In this opinion piece, small business owner Katharine McKenzie, writes about the measures South Africa should take with regard to public transport to prevent the further spread of Covid-19.
In less than a week South Africans have begun adapting to the declaration of a global pandemic, a national state of disaster and the immediate and widespread disruption to our daily lives.
The World Health Organisation’s declaration on 13 March 2020 that the global Covid-19 outbreak constituted a pandemic was as a result of the speed and scale of the transmission of the coronavirus. Thousands of new cases are being recorded daily across the planet. The number of unrecorded cases is unknown, but the limited capacity for testing suggests that the numbers are likely much, much higher than the verified cases on record.
Our government’s robust response – and the declaration for the first time in the democratic South Africa of a national state of disaster – creates a small window to attempt to manage the rapid and exponential spread of Covid-19 in our country.
For all of us, including small businesses and households with modest (or non-existent) rainy-day emergency funds or resilience plans, surviving the new normal requires, in the words of President Cyril Ramaphosa, cooperation, collaboration and common action.
It means embracing new hygiene practices and behaviours in our homes, our businesses and in the public transport vehicles and public infrastructure we depend on for basic and essential services. It means supporting one another in our efforts to do this.
The majority of South Africans do not own private vehicles. We depend as a country on a huge network of informal service providers in the minibus-taxi industry to move the majority of public transport passengers around. The balance of public transport users rely on subsidised bus services and the failing rail service to get to and from work, school and public services.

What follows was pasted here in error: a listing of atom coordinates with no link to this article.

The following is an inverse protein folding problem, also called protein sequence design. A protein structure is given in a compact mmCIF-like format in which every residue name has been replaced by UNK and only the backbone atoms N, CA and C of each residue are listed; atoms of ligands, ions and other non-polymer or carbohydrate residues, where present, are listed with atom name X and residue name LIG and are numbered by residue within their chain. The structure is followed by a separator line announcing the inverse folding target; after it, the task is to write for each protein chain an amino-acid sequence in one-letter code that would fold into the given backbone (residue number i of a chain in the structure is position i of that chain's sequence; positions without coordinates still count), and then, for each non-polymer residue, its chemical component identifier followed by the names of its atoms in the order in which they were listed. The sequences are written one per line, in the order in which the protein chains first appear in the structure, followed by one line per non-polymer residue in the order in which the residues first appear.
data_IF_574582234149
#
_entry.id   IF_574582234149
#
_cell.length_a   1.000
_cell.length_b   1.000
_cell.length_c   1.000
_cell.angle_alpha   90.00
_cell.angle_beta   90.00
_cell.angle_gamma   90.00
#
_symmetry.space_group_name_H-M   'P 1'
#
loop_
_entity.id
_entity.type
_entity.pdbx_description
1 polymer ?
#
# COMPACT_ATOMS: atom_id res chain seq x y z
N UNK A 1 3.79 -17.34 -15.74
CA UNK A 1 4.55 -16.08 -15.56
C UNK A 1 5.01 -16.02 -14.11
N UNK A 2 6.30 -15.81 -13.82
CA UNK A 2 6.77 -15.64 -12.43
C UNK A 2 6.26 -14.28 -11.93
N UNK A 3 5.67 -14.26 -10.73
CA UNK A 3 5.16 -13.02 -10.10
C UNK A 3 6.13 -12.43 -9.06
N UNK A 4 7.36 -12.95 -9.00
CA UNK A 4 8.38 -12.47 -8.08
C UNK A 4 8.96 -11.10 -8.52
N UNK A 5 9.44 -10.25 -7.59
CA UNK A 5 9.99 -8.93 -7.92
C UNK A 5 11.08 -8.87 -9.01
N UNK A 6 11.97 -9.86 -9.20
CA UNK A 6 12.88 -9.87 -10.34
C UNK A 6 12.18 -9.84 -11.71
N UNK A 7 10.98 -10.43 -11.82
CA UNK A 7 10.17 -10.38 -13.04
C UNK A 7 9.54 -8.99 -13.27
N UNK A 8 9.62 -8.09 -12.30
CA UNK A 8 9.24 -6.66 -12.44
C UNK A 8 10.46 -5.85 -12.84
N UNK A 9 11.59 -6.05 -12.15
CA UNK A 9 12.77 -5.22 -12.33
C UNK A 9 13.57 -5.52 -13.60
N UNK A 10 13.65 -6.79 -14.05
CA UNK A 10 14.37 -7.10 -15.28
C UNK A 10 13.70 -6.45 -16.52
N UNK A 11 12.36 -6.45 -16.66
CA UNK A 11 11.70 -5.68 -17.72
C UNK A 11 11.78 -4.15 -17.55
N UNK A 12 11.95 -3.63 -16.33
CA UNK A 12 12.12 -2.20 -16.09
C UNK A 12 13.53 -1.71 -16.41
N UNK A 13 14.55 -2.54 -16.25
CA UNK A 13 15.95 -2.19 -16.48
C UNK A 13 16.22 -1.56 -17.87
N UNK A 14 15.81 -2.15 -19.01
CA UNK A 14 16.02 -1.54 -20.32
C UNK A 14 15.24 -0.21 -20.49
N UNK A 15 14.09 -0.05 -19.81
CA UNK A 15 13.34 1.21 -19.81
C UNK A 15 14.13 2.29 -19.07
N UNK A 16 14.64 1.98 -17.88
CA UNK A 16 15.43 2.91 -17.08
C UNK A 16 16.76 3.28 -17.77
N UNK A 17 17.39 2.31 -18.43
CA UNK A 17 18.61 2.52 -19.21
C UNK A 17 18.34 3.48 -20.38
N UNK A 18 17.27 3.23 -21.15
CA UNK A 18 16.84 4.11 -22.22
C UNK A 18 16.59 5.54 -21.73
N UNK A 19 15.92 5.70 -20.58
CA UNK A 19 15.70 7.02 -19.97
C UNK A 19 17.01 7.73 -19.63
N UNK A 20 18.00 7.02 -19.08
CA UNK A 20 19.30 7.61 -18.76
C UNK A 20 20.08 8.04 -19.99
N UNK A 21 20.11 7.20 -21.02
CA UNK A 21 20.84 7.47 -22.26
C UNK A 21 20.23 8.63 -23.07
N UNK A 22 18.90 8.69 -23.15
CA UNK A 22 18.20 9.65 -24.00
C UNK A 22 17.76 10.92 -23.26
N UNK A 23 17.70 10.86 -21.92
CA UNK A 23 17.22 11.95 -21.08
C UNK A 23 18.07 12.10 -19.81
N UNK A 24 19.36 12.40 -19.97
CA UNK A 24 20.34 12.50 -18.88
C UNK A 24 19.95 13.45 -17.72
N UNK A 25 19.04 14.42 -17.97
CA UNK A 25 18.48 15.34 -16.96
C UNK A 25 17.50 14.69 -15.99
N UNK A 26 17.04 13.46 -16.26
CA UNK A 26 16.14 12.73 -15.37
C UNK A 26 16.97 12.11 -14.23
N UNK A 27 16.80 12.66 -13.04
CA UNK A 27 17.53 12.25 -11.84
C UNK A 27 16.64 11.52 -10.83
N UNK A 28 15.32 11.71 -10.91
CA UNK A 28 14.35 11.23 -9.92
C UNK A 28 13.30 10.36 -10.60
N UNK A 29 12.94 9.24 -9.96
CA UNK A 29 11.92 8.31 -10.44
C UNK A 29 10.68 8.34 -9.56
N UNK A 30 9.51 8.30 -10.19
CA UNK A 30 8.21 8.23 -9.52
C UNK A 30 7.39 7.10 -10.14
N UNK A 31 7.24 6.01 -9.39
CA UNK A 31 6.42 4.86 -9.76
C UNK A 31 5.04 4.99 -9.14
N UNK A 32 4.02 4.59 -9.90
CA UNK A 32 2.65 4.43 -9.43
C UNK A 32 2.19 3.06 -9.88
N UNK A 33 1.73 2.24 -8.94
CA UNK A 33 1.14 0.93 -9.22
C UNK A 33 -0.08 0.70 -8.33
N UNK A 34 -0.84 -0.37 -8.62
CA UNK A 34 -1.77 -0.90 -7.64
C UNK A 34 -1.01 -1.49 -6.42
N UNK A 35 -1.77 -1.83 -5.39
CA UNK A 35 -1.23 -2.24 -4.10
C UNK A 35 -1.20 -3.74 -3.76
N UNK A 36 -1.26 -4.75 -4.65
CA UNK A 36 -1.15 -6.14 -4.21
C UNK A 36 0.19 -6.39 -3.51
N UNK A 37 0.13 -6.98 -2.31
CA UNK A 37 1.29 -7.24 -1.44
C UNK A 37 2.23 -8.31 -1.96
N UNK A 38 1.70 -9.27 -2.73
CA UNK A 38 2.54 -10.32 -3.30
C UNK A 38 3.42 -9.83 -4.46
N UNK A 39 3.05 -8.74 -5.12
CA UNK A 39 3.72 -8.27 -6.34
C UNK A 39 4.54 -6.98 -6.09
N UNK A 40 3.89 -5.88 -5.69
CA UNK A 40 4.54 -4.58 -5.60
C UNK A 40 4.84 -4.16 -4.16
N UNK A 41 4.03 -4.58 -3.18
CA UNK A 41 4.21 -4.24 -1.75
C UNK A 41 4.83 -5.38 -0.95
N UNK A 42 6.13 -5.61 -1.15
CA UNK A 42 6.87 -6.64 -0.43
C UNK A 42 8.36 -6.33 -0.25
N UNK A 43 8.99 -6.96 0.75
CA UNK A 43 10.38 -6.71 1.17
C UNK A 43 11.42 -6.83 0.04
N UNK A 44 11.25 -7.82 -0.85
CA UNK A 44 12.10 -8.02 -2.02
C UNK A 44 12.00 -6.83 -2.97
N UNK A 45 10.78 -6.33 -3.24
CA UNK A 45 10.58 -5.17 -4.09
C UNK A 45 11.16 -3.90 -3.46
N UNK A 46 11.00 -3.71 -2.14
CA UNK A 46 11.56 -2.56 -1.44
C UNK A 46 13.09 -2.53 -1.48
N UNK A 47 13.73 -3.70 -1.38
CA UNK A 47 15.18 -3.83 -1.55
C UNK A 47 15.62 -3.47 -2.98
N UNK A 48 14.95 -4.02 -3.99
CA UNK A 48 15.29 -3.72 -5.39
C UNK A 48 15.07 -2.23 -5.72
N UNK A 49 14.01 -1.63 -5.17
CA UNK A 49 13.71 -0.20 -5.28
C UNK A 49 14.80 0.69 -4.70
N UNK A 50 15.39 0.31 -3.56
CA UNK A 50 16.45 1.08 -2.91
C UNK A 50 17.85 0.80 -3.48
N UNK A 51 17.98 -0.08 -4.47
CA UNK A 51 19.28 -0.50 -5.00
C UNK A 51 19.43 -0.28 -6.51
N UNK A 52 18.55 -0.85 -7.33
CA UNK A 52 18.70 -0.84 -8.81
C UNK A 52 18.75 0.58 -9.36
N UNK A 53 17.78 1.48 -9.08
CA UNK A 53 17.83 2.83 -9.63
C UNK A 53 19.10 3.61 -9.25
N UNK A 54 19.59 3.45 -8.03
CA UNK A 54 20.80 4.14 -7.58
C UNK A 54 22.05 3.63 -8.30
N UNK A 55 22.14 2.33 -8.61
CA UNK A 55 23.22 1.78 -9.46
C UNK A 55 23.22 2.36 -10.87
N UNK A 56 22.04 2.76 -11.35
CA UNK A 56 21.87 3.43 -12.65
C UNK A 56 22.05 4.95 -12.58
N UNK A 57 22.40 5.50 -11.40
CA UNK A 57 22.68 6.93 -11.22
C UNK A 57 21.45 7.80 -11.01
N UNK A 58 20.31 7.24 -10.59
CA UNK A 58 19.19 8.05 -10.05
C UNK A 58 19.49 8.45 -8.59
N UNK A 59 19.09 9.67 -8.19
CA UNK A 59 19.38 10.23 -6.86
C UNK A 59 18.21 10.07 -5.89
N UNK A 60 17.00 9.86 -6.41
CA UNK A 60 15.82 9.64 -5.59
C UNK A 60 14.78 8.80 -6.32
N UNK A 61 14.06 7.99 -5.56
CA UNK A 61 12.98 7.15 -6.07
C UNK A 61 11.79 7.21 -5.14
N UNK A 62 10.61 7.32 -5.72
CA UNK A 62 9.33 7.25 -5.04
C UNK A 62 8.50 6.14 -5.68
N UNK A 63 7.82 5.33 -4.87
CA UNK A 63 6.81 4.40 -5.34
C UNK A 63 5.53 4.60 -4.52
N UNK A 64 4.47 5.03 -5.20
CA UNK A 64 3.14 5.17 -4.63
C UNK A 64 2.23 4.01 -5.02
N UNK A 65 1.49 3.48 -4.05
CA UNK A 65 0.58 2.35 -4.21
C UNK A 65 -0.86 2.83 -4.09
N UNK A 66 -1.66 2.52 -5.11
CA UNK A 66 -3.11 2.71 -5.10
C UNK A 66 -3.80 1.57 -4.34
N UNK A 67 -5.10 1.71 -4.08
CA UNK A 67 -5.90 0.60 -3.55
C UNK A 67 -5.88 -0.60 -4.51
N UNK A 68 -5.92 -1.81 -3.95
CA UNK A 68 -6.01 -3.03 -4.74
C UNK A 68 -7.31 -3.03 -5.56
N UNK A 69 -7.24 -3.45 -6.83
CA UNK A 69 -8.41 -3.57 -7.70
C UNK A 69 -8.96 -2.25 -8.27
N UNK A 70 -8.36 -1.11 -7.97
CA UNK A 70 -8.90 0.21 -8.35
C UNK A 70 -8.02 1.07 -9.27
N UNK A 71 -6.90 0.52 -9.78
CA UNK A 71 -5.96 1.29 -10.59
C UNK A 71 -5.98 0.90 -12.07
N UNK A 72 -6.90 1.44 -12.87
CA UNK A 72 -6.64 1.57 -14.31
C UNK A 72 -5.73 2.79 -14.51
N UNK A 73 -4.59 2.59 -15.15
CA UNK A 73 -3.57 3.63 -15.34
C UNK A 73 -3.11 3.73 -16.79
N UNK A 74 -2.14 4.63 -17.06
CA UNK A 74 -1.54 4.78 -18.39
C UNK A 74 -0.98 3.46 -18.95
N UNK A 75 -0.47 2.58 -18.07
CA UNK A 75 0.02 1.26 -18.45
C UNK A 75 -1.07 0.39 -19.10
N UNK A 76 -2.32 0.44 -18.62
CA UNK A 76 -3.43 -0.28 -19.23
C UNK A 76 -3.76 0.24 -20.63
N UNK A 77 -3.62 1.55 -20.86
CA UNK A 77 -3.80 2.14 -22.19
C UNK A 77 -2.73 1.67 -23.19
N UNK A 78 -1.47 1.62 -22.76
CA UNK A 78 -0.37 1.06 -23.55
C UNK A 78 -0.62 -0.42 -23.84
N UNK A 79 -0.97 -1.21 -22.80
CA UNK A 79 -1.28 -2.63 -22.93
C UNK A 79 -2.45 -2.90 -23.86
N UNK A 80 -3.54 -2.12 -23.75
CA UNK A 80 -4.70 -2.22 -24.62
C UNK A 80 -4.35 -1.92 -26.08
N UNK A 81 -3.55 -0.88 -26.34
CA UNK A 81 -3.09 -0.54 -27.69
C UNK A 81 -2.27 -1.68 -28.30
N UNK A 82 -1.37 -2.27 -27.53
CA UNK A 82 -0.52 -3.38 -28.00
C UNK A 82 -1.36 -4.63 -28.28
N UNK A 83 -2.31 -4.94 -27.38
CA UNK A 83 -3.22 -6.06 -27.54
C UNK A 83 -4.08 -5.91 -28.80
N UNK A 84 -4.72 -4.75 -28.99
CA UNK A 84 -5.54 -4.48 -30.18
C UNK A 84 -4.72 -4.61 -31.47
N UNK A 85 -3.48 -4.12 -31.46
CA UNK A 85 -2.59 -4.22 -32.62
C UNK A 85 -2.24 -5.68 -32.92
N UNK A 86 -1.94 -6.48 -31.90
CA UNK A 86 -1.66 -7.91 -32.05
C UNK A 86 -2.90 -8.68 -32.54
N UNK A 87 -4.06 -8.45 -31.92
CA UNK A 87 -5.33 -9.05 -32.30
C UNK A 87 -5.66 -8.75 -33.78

Our health system – with its private and public elements – is dependent on the public transport sector to deliver the majority of its staff to public hospitals. Private health facilities may offer some staff transport services, but many staff will also rely on a bus or taxi to get them to work on time. Can we make our transport safe for health workers, carers and everyone providing the essential social and economic services that we need to get through this crisis?
Addressing the nation on Sunday 15 March 2020, President Ramaphosa announced that effective immediately, all non-essential travel for all spheres of government outside of the Republic is prohibited. He went to state that “we further discourage all non-essential domestic travel, particularly by air, rail, taxis and bus.”
The impact was immediate, and the closure of schools a few days later has left many public transport vehicles largely empty and taken thousands of cars off the roads. But the temporary suspension of normal daily life for many can in some respects only be partial. Urban South Africans are entirely dependent on the retail and hospitality sectors for food; non-coronavirus emergencies will require travel and interaction with others; essential services must still be delivered. This means that not everyone can retreat into a lockdown.
And next month if schools re-open as planned and the public transport starts to fill up again, what will the new normal look like on our transport systems? Can we use the time to make public transport Covid-19 safe?
Currently there is a national shortage of hand sanitiser. Most public transport interchanges do not have adequate ablution facilities. In parts of the country there is no running water available. Very few taxi and bus commuters will have an opportunity to wash their hands or sanitise them before and after boarding a public transport vehicle.
We are all learning the new mantra of Covid-19 public health – wash your hands for at least 20 seconds or use hand sanitiser, cough and sneeze into a tissue (dispose of it responsibly) or into your elbow, don’t touch each other, don’t touch your face, observe social distancing, stay home and don’t travel if you are sick or have any symptoms of Covid-19.
Implementing hygiene measures and keeping the common areas that are frequently touched on public transport vehicles hygienic and safe for use calls for a vigorous mobilisation of resources. Government regulations under the Disaster Management Act guiding the transport industry would help. Public health education for commuters and staff in the public transport system and action on the part of all spheres of government to make public transport safe to use must be a priority.
There may be a heavy price to pay for the lack of past investment in public transport infrastructure and services including clean, dignified ablution facilities for ordinary commuters; established practice in ensuring that transport infrastructure and vehicles have excellent hygiene; and mechanisms to communicate with the sector and enforce new practices.